LINDA: Marketing and communications, while we don’t report we’re not part of the same structure, we work very closely together. And during the pandemic, I think one great example of where we came together was to launch a series of education and process changes at the company called the Southwest Promise. Baked into that, where all of the things that we were going to do differently as an airline to help people feel more secure, more comfortable and safe while flying. So, we came up with a number of process changes, product changes and operational shifts that allowed us to help people feel more comfortable. That was, requiring masks for a period of time, holding the middle seats open, changing the cleaning chemicals and products that we were using, increasing the frequency of those cleaning protocols, changing up our in-flight beverage service so we could limit the amount of time and exposure our flight attendants would have in the cabin, or that a customer would need to have their mask off their nose and mouth. And together we worked really well to put together the elements of the Southwest Promise, whether it was creating a microsite off of our homepage, creating videos with some of our senior officers to explain what the Southwest Promise was going to look like, being able to engage in research to see if once a customer experienced the Southwest Promise, they were more likely to fly again, and then monitoring and listening to our customers in the social spaces, educating our employees. It was a true teamwork effort, and obviously during a time of crisis, but I think we’re very proud of what we did together.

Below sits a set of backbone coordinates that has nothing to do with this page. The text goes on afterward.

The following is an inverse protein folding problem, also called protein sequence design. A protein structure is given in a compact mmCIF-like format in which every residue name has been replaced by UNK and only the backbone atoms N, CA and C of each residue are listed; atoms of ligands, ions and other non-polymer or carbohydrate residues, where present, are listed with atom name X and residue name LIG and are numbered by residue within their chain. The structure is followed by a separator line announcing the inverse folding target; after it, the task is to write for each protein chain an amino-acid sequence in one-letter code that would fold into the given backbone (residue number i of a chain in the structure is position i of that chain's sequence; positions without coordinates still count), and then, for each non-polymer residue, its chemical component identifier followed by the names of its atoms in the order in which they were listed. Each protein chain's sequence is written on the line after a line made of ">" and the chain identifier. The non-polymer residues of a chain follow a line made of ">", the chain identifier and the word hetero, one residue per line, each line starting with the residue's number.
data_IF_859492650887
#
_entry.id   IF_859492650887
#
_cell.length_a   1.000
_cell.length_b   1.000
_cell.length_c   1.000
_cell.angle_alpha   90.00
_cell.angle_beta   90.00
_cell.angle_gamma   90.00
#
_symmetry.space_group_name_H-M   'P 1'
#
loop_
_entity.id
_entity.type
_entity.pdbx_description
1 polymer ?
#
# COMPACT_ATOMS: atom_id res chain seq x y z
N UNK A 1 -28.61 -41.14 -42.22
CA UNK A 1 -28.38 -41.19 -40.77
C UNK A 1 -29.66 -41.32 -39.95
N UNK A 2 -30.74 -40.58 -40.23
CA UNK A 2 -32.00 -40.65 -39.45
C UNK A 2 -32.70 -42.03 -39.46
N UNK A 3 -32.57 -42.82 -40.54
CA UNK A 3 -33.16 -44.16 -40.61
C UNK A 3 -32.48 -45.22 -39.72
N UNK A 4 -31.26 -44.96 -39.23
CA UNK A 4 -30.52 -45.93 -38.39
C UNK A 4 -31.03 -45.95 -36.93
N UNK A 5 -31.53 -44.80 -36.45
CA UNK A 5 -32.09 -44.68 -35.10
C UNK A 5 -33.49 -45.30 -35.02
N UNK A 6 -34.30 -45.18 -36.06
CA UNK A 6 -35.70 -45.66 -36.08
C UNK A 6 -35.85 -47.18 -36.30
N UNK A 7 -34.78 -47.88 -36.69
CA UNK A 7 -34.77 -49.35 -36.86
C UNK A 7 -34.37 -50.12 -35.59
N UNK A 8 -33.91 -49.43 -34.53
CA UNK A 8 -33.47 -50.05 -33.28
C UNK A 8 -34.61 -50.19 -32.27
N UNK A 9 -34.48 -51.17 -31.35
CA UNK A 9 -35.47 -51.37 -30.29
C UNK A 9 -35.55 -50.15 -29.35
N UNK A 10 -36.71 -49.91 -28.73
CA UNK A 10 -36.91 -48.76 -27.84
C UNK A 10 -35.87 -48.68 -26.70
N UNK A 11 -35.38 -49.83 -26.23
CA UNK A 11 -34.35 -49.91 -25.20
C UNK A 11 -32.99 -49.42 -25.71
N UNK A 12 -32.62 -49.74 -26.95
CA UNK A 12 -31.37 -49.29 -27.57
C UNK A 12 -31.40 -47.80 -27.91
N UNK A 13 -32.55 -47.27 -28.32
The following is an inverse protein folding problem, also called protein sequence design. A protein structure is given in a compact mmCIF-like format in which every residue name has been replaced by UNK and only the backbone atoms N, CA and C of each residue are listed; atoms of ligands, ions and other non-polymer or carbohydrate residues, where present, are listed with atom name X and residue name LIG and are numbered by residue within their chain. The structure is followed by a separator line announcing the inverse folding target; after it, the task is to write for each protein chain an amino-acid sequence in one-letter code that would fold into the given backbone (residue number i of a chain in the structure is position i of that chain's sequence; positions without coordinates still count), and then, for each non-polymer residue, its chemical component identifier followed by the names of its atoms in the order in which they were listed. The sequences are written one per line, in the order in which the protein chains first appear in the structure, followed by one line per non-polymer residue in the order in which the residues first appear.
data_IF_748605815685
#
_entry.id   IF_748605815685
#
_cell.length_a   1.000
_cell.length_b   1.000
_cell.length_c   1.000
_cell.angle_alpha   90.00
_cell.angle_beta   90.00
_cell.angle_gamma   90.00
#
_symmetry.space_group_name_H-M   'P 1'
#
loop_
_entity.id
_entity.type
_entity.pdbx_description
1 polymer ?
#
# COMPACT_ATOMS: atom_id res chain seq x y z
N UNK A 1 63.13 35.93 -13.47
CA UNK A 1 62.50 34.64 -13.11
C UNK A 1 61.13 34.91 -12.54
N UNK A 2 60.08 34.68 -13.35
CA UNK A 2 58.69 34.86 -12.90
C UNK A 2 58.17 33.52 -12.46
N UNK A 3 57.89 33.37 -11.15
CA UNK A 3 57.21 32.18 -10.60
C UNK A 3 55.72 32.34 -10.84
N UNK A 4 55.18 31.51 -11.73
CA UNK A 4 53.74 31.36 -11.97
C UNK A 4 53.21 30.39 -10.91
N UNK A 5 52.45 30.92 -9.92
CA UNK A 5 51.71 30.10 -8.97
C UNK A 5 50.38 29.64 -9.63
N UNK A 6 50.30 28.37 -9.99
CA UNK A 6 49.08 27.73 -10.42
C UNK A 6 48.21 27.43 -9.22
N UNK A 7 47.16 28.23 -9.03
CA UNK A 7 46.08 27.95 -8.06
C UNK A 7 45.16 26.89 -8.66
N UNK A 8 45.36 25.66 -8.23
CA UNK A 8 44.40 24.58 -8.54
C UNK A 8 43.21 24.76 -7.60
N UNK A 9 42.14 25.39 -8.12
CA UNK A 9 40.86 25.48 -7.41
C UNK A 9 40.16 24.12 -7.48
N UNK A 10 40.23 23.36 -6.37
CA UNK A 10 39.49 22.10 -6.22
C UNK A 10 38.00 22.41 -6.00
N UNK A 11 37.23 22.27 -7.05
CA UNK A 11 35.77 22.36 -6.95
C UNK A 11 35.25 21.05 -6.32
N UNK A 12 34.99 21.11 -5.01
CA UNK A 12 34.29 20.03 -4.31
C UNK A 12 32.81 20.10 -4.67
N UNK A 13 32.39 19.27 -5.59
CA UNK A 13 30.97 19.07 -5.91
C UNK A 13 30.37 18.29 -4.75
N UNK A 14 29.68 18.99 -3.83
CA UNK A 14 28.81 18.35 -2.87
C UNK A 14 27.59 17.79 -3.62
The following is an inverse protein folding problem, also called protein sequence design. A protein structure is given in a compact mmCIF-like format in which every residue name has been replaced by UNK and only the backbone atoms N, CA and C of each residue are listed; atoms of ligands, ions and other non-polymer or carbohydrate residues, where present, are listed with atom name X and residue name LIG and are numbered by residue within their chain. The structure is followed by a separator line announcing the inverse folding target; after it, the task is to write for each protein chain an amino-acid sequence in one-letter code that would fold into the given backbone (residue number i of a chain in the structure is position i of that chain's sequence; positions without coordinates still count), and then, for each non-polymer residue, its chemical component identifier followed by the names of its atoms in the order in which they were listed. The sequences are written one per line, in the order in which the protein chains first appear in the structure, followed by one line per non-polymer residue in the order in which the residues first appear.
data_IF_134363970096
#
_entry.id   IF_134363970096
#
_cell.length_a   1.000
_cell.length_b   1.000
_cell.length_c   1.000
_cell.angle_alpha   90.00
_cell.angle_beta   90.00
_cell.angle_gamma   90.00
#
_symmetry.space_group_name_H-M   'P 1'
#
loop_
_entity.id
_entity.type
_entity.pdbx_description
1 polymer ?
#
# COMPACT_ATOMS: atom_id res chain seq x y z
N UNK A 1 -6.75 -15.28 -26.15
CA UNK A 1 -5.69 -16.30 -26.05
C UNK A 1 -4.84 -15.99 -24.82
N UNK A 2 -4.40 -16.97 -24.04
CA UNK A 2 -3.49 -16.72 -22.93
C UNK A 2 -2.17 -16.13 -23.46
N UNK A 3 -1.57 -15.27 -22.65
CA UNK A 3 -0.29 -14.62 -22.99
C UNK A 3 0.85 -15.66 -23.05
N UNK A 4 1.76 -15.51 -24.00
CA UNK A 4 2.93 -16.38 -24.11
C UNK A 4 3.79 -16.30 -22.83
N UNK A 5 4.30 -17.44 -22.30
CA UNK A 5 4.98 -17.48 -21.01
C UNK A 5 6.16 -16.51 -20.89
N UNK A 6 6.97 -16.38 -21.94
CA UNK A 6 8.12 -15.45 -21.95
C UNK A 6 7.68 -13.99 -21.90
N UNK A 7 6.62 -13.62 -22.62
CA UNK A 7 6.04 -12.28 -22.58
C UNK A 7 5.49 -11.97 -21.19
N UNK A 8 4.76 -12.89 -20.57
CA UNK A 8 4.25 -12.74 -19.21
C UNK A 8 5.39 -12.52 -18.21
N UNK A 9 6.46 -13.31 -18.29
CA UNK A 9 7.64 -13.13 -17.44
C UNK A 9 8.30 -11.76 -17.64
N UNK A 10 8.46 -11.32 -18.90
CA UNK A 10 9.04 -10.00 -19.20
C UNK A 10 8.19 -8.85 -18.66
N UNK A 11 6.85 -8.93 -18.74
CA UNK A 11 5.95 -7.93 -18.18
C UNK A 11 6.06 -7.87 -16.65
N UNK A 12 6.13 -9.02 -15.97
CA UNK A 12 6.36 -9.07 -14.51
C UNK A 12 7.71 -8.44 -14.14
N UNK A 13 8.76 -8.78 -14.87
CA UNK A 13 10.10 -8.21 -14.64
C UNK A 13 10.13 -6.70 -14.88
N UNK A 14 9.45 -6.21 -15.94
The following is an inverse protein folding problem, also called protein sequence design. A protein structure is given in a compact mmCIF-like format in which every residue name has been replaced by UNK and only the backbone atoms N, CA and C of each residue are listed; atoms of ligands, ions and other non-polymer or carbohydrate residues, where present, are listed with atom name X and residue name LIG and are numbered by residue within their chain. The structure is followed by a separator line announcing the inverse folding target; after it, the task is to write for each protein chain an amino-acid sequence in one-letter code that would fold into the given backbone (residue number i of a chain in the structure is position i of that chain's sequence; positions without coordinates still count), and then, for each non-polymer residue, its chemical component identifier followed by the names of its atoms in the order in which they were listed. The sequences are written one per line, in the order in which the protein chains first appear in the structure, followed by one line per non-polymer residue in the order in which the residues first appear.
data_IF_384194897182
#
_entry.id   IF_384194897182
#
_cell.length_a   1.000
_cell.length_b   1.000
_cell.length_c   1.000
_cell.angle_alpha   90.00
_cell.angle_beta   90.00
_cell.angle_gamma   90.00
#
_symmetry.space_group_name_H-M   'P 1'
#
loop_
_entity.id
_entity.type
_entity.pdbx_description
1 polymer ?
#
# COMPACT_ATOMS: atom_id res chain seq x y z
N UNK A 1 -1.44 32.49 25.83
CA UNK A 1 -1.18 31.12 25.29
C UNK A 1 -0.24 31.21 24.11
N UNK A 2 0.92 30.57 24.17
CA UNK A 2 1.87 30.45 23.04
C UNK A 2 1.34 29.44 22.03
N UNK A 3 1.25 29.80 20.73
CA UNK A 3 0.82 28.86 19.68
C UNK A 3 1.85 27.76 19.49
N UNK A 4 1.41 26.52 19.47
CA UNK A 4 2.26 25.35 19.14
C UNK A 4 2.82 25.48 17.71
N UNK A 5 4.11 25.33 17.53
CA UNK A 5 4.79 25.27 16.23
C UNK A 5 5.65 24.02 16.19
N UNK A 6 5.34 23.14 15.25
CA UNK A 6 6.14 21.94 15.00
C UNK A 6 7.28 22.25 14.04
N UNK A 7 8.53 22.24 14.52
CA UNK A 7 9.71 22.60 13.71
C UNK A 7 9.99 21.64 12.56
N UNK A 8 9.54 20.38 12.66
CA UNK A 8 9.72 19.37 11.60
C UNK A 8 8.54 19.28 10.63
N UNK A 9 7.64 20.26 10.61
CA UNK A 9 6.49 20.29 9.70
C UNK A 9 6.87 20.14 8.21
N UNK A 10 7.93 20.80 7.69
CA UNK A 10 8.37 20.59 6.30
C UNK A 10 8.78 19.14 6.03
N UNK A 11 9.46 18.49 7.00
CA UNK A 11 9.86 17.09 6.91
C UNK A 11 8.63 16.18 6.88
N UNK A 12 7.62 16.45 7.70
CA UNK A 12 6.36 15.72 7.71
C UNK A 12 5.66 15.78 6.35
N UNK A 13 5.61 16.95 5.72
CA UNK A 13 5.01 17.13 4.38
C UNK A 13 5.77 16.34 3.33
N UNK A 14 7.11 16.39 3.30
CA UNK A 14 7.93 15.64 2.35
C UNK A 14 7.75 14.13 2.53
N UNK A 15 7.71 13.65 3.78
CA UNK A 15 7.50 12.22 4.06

DOUG: And it’s hard to predict how much of this will stick going forward. What’s your take on some of the changes and policies and approaches for increased passenger safety because of the pandemic might still remain for a reasonable period of time? It’s hard to say when you’re just going to say, OK, now we’re stopping all of that and going back to the way it was.
LINDA: I think part of, as we think about the Southwest Promise has been what parts of it over time might we end up rolling back. For instance, while we have limited in-flight beverage service, we’re actually hearing from our customers who are flying with us that they would like to see us reintroduce alcohol sales as an example. We’ve also tried to use our medical advisory partners that we have both in California and Texas to help us be science based in some of the decisions that we’re making. For instance, after the Airline Trade Association, Airlines for America did their study with the Harvard School of Public Health, they determined that based on HEPA filtration systems that are on board all of our aircraft, we didn’t need to be concerned about spacing people, physically distancing people on the airplane. And so that allowed us with some comfort to begin to book the middle seats again, which we did starting December 1st, 2020. So we’re relying on customer sentiment, we’re relying on science as we begin to make some of these changes, along with seeing increased numbers of people want to travel and obviously fuller airplanes.
DOUG: Cool, and, while some of the policies might remain, the ones that make sense going forward, you’ve also learned some really cool things about how to improve how well the team works together in this new environment. One of them you mentioned was the importance of quick decisioning. Can you maybe talk about that and how you can put it into place and how others can even put that into place and also connect with each other to create those small connection moments that may be harder to do, or maybe not?